Aurora Teagarden is basking in the news of her pregnancy when disaster strikes her small Georgia town: four kids vanish from the school soccer field in an afternoon. Aurora’s 15-year-old brother Phillip is one of them. Also gone are two of his friends, and an 11-year-old girl who was just hoping to get a ride home from soccer practice. And then there’s an even worse discovery—at the kids’ last known destination, a dead body. While the local police and sheriff’s department comb the county for the missing kids and interview everyone even remotely involved, Aurora and her new husband, true crime writer Robin Crusoe, begin their own investigation. Could the death and kidnappings have anything to do with a group of bullies at the middle school? Is Phillip’s disappearance related to Aurora’s father’s gambling debts? Or is Phillip himself, new to town and an unknown quantity, responsible for taking the other children? But regardless of the reason, as the days go by, the most important questions remain. Are the kids still alive? Who could be concealing them? Where could they be? With Christmas approaching, Aurora is determined to find her brother…if he’s still alive. Review: I was so happy to see another book in this series. It had been sooo long I did not have hope of another one. Some of the last books in the series had started to loose their luster, but this one brought it back. The book is filled with quirky characters, red herrings and a good plot. It is what I remember of the series, a great little mystery to spend an afternoon reading. In this book Aurora has just gotten married, she is pregnant and her brother has come to live with them. Then Phillip goes missing with a few other kids and Roe must find them, hopefully alive. I was very happy with this addition to the series and I hope we don't have to wait another 10 years for another one. 4Stars *I received a copy of this book from the publisher in exchange for a fair and honest review.*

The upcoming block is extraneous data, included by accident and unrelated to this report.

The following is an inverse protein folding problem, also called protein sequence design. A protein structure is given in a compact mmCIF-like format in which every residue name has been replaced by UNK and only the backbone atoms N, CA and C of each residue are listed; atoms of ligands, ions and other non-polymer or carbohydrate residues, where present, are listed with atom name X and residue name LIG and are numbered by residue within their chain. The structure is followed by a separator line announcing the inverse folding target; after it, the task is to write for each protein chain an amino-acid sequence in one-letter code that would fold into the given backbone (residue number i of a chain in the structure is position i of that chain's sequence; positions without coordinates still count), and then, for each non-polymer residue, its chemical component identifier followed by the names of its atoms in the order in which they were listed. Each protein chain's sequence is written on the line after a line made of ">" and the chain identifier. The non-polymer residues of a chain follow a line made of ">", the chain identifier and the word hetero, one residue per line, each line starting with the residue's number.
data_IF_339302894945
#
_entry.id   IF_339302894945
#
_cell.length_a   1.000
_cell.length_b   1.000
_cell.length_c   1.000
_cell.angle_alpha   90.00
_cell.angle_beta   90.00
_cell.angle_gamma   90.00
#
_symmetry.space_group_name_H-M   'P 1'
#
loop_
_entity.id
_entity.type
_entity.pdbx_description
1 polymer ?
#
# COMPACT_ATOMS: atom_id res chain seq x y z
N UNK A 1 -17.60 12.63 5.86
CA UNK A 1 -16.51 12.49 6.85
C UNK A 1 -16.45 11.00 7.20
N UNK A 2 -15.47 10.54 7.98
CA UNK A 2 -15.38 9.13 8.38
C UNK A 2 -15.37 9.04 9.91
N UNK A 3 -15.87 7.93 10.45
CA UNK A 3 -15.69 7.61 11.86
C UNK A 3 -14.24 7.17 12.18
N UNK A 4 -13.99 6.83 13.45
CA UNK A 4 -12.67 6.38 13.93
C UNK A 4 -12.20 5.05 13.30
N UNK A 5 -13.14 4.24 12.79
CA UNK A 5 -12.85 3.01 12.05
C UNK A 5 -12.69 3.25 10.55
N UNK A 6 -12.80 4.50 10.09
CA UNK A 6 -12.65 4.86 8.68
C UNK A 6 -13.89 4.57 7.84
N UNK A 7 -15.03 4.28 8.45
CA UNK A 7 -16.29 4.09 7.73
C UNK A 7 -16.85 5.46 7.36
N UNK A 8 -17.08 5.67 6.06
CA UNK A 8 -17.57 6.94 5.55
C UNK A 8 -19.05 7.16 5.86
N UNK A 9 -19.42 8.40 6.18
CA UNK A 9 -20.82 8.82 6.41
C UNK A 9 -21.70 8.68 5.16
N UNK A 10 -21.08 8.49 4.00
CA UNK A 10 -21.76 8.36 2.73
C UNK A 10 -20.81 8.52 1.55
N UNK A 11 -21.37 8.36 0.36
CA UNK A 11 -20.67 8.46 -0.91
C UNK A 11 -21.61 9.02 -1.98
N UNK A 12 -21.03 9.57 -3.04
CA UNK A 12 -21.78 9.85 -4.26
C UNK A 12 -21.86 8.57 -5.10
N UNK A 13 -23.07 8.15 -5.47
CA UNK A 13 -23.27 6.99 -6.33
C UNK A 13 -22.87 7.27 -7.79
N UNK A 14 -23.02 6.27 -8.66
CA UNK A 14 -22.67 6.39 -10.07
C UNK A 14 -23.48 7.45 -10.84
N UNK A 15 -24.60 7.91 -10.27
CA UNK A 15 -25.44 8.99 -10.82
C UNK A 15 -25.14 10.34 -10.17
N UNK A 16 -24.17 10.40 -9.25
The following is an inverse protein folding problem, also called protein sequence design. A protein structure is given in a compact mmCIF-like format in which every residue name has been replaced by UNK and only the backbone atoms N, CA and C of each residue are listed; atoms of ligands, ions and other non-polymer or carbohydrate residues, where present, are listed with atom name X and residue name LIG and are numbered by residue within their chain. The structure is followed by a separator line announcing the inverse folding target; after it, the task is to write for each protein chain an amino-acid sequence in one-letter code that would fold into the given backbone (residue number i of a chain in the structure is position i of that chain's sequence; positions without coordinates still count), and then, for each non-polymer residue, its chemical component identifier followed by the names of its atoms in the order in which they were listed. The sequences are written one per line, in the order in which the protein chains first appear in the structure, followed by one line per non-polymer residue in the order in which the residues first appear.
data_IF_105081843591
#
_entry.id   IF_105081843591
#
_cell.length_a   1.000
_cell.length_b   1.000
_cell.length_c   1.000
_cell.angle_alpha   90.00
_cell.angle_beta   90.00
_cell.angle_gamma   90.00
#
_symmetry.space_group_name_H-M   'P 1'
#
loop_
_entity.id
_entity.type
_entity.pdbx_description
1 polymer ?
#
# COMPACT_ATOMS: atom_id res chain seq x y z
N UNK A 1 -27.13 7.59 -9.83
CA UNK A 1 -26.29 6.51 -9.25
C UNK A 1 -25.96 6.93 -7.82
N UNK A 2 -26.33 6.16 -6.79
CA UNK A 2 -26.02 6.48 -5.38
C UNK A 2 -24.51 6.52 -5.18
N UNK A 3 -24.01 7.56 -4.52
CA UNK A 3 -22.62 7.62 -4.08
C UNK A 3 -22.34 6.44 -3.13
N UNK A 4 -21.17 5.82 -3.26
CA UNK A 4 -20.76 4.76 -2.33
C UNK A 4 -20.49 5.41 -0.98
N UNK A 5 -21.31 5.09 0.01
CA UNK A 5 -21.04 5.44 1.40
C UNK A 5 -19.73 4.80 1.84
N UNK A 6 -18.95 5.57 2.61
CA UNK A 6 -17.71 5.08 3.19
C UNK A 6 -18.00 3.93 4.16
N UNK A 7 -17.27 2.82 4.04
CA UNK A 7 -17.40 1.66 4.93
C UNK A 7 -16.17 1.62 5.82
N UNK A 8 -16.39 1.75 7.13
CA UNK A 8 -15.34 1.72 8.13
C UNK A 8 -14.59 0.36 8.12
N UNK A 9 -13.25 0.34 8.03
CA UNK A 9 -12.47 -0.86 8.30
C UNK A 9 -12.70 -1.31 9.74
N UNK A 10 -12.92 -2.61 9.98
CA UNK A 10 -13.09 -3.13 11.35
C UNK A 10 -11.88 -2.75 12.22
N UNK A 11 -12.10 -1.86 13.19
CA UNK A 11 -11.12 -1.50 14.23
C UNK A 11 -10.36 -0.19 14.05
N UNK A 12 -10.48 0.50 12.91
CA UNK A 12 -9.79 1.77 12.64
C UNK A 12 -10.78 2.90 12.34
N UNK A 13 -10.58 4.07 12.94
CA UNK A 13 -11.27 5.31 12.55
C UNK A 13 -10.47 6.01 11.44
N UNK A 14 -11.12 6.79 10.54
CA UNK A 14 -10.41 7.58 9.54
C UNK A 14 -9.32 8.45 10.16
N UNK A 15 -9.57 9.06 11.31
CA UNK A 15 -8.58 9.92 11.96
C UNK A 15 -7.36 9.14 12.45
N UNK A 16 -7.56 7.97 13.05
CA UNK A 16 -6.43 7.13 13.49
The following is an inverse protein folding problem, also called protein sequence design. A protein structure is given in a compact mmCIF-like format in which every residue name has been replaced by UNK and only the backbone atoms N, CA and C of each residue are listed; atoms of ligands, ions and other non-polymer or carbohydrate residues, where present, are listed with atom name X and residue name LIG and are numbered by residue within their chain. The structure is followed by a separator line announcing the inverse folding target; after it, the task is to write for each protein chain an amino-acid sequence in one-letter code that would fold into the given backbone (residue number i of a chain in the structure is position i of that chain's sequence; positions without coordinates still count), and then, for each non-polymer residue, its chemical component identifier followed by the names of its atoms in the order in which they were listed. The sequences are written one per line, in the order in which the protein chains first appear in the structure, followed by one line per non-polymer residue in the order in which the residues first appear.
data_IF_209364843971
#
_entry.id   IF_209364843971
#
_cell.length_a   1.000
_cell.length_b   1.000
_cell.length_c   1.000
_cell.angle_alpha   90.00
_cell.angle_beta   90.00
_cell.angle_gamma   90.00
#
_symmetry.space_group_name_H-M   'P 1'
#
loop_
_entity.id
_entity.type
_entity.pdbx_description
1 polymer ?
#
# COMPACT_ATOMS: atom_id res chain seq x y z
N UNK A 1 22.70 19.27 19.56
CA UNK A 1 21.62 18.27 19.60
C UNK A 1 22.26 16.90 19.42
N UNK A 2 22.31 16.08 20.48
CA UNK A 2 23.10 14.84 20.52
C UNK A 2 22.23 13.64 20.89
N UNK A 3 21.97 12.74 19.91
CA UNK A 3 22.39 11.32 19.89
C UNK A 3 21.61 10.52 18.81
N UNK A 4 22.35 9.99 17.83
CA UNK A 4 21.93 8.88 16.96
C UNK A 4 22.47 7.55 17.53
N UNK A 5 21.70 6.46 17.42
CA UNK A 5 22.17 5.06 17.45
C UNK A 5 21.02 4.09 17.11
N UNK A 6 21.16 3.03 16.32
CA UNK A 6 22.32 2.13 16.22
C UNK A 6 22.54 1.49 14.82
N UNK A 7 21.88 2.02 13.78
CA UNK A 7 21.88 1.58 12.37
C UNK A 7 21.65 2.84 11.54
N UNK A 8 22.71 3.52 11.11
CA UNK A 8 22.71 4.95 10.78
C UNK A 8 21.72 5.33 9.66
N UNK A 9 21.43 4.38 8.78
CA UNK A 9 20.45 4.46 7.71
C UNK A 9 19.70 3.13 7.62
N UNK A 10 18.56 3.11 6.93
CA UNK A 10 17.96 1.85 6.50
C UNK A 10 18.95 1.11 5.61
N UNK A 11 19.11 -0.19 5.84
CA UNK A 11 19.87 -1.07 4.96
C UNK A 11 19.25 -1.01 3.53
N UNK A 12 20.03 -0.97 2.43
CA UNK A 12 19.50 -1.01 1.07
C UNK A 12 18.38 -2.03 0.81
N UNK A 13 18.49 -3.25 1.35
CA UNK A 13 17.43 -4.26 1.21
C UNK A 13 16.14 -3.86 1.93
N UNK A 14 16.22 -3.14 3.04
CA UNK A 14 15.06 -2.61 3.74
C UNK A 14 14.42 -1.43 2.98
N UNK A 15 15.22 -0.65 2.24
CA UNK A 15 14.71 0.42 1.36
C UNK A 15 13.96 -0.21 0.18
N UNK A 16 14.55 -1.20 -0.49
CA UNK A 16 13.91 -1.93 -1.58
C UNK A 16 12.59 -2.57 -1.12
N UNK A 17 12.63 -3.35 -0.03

This is a great book; this is the ninth book in the Aurora Teagarden series written by Charlaine Harris. Aurora Teagarden is newly married and is excited about her pregnancy. But then four kids vanish from the school soccer field in her small Georgia town. One of the kids missing is her 15 year old brother Phillip and two of his friends. Aurora and her new husband Robin begin their own investigation into the kidnappings. This is a great book with a wonderful story and well developed characters. This book will keep you reading long into the night and you will not want to put this book down until you finish. This was such a great read and full of surprises. I am looking forward to reading the next book by this great author. A Review copy was provided to me in exchange for a fair and honest review. The free book held no determination on my personal review.